"The joint Scotland-Ireland bid for 2008
doesn't look good enough." That's what we said here
back in February. We take absolutely
no pleasure in being proved right as there is no doubt that holding
the European Championships would have been a massive boost
not just for football but for Scotland in general.
We took the view then (and still hold it now)
that a solo bid was the only chance we had and that even then there
would be no guarantees. Instead of crying 'fix' and citing the old
pals act, we should be sitting down to analyse where our bid was
wrong and consider what can be done to improve our chances, should
we decide to bid again.
Firstly, what did the Austro-Swiss bid have
that ours didn't? Stadia either ready or being built for a start.
Excellent transport and accommodation infrastructure. Internal UEFA
support built up over years. Remember, this was the Austrians third
attempt to secure the championships. They bid solo in 1996 and jointly
with Hungary for 2004. How can we possibly say that we are more
deserving than they are?
What precisely were the advantages we held over the
winning bid that has led to cries of 'unfair' from sections of the
Scottish media? Sure, Scotland and Ireland can provide some stunning
scenery. But that's not exactly a weak area for the Alpine countries
either. Yes, we have a rich history and culture. So do the winners.
Our press should have talked less about cheese and chocolate when
decrying the victors and thought more about Mozart and Haydn.
The supposed 'clincher' was the passion of our supporters
and the 'fact' that we could provide half a million more seats.
Well, the Geordies are every bit as passionate as the Scots
and the Irish but it doesn't alter the fact that only 9,000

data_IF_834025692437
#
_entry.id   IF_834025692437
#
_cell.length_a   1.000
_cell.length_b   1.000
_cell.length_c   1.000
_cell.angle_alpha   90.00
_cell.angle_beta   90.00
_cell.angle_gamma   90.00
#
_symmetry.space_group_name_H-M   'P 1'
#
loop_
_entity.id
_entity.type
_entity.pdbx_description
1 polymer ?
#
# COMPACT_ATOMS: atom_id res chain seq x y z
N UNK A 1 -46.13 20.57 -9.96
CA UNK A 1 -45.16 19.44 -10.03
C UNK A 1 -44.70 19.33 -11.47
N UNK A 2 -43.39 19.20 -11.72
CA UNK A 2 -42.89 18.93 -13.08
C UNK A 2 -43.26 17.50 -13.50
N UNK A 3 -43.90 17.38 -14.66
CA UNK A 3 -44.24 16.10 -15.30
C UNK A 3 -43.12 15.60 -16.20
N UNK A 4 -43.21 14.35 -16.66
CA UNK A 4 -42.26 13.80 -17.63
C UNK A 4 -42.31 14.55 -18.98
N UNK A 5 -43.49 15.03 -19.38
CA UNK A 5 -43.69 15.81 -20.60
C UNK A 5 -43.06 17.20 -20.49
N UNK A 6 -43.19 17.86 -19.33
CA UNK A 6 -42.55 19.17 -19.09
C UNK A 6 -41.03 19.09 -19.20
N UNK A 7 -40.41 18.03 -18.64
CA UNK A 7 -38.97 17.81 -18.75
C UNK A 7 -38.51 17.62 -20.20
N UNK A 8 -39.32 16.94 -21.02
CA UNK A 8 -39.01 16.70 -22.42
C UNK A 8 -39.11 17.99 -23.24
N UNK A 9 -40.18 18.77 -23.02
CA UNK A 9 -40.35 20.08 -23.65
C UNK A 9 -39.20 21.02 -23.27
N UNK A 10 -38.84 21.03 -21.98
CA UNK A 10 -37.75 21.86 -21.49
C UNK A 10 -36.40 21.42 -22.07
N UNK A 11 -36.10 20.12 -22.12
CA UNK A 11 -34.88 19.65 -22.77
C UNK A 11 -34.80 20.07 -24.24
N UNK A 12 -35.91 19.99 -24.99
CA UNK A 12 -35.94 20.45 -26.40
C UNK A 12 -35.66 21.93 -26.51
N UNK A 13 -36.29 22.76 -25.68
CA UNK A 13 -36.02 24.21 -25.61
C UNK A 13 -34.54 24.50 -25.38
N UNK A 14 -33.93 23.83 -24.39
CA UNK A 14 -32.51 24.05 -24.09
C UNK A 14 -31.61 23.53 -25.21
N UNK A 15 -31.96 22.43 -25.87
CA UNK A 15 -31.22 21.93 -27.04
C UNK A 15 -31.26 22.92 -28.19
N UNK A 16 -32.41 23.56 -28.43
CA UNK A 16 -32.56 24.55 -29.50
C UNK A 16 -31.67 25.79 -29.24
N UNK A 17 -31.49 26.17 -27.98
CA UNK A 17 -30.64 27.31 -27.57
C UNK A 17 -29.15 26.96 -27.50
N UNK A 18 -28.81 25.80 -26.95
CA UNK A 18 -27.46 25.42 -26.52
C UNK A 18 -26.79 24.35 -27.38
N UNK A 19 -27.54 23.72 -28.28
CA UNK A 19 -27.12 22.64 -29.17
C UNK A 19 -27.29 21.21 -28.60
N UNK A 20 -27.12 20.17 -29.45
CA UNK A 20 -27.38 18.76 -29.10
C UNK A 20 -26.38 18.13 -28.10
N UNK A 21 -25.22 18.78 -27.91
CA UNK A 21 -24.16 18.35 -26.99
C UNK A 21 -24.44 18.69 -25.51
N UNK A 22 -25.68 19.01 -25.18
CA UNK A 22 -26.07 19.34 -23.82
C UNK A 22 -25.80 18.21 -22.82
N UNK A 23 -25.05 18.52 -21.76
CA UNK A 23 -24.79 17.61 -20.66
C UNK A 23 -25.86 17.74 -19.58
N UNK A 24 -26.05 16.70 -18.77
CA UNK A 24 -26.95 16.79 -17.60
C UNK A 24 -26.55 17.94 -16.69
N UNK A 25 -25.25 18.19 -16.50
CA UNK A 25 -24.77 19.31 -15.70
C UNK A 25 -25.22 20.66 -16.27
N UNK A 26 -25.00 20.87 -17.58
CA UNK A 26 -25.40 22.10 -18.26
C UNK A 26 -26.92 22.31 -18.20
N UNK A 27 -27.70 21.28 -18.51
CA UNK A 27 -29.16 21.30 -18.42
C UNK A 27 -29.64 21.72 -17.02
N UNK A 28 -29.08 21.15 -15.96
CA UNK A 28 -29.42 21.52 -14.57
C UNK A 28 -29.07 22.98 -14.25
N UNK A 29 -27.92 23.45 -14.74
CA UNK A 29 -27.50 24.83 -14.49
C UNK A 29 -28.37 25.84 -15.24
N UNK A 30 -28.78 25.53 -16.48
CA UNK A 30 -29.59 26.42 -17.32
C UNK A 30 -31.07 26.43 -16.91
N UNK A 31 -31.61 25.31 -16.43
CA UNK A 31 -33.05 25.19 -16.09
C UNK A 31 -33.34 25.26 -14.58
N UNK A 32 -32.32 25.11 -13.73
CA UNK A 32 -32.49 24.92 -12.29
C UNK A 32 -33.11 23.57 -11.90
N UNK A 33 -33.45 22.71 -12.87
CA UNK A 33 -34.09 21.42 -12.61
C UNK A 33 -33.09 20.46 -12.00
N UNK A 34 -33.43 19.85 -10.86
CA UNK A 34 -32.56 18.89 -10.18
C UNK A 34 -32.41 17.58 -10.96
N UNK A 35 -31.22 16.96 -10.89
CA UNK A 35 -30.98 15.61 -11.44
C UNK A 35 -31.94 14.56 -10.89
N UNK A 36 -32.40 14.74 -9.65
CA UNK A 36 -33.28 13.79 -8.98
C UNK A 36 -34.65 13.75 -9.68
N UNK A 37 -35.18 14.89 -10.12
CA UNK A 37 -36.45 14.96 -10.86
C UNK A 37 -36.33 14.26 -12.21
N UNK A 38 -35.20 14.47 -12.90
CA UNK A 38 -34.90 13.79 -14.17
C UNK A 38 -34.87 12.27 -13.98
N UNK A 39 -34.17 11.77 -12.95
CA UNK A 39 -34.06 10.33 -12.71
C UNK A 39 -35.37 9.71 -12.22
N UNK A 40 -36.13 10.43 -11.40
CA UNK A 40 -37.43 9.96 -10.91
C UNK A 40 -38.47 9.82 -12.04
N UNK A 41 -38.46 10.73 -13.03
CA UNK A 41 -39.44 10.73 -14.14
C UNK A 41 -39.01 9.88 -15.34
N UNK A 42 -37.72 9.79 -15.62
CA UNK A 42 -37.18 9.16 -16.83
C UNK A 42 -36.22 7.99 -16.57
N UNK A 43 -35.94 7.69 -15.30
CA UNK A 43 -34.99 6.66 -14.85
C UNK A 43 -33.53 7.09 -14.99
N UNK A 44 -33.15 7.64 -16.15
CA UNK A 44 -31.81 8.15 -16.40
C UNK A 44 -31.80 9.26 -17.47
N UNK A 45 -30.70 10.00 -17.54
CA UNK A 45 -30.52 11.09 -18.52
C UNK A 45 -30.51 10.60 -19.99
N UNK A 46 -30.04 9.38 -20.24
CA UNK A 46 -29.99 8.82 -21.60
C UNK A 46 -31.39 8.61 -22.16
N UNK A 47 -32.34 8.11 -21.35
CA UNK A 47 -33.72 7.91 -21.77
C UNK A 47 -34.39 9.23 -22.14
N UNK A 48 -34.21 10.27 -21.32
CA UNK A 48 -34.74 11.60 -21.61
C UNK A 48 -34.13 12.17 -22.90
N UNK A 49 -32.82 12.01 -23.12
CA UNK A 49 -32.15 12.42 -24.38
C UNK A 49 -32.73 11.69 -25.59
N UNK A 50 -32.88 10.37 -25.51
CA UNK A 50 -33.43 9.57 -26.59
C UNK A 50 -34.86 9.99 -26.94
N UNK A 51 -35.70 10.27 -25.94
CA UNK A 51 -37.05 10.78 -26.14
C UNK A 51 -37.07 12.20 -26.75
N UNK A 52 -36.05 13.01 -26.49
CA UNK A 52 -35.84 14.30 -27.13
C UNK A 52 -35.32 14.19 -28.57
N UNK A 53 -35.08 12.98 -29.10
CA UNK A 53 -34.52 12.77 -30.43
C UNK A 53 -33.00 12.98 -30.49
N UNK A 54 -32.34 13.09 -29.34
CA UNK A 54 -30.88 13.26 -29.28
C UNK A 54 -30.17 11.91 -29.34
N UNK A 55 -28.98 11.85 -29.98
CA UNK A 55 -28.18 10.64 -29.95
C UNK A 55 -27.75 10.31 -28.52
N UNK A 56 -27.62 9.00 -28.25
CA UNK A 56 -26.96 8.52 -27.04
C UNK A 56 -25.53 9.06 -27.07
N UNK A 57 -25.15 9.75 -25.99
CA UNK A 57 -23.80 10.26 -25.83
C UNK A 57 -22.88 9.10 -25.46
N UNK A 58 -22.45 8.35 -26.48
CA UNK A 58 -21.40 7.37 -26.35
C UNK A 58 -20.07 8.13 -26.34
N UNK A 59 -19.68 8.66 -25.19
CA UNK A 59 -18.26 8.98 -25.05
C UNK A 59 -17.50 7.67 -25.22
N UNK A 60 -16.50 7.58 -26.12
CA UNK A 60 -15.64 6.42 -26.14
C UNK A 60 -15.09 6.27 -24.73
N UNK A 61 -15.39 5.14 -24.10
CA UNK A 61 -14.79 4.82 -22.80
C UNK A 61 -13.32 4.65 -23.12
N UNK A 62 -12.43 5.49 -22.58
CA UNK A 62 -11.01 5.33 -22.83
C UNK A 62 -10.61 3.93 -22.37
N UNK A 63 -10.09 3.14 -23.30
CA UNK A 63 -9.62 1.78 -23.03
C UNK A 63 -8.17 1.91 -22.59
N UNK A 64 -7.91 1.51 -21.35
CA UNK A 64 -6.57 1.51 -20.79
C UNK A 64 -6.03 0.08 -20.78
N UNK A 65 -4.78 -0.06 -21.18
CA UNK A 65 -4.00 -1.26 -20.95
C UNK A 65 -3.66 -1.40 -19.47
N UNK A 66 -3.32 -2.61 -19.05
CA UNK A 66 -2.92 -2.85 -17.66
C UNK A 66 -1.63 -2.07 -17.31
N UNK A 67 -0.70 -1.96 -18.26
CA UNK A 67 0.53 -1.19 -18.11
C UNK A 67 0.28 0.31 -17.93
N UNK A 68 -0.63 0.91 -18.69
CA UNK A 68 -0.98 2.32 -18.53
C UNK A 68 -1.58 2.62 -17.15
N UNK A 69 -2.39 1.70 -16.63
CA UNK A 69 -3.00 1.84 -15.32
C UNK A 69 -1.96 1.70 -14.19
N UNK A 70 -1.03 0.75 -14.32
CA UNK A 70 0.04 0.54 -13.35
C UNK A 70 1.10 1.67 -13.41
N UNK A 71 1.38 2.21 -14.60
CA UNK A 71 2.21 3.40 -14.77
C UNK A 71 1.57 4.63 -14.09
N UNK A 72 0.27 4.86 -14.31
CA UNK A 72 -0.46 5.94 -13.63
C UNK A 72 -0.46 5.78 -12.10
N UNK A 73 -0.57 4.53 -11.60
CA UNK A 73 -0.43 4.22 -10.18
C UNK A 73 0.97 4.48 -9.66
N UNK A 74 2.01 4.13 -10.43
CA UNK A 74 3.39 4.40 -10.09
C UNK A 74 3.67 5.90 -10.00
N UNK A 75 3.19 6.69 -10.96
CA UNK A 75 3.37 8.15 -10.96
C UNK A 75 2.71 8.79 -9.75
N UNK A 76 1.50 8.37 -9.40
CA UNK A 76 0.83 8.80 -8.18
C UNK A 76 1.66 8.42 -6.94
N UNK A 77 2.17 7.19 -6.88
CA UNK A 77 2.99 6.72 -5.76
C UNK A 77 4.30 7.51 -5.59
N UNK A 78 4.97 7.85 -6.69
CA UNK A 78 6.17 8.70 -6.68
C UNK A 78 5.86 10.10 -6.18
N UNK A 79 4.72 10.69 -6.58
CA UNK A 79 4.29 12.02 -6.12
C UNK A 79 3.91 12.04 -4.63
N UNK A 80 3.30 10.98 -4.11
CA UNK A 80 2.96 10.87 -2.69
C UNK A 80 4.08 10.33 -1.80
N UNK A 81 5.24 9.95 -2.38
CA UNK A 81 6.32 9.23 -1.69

turned up at St James Park to watch one of the Euro 96 fixtures.
It's no use having thousands of extra seats if
there aren't any bums on them. Can anyone predict with confidence
that 50,000 would demand tickets for, say, Bulgaria v Poland at
Hampden? As for the passion of the fans, it would appear that the
'wha's like us' mentality has been allowed to rule here.
Those Swiss fans we saw on TV when Basle knocked
Liverpool out of the Champions League certainly didn't appear to
any less passionate than our own. And, if we're being honest here,
there's another big difference between the Scots and the Irish.
Sure, when both sets of fans travel abroad, they act the same. And,
yes, host countries are pleasantly surprised to find English-speaking
supporters intent on watching football and enjoying themselves (not
necessarily in that order) rather than destroying their towns.
But, where are these supporters in the months and years in between
We can answer for the Scots. They are out following
their local team. Some even support the Old Firm. But what about
the Irish? Where do the 15,000 we see at World Cups vanish to on
a Saturday afternoon during the regular season? They're certainly
not watching Shelbourne or Shamrock Rovers. You might
see some at Old Trafford or Celtic Park. But, by and large (and
they wont relish the comparison) Irish football fans are like
English cricket's 'Barmy Army' - happy to travel the globe
supporting their team but reluctant to do so domestically.
We may also like to reconsider our (self) description
as the 'best in the world' in light of the events surrounding Celtic's
homecoming from Vigo when a plane full of fans ended up being
diverted into Cardiff with an armed RAF helicopter flying alongside.
Even then, some morons were prepared to tell the cameras that it
was all a bit of laugh. That's the trouble with these airline pilots,
no sense of humour.
In short, we have to admit our shortcomings, stop
pretending that we're the best just because we say so, and learn
from others. It may be a long time before we bid for a major tournament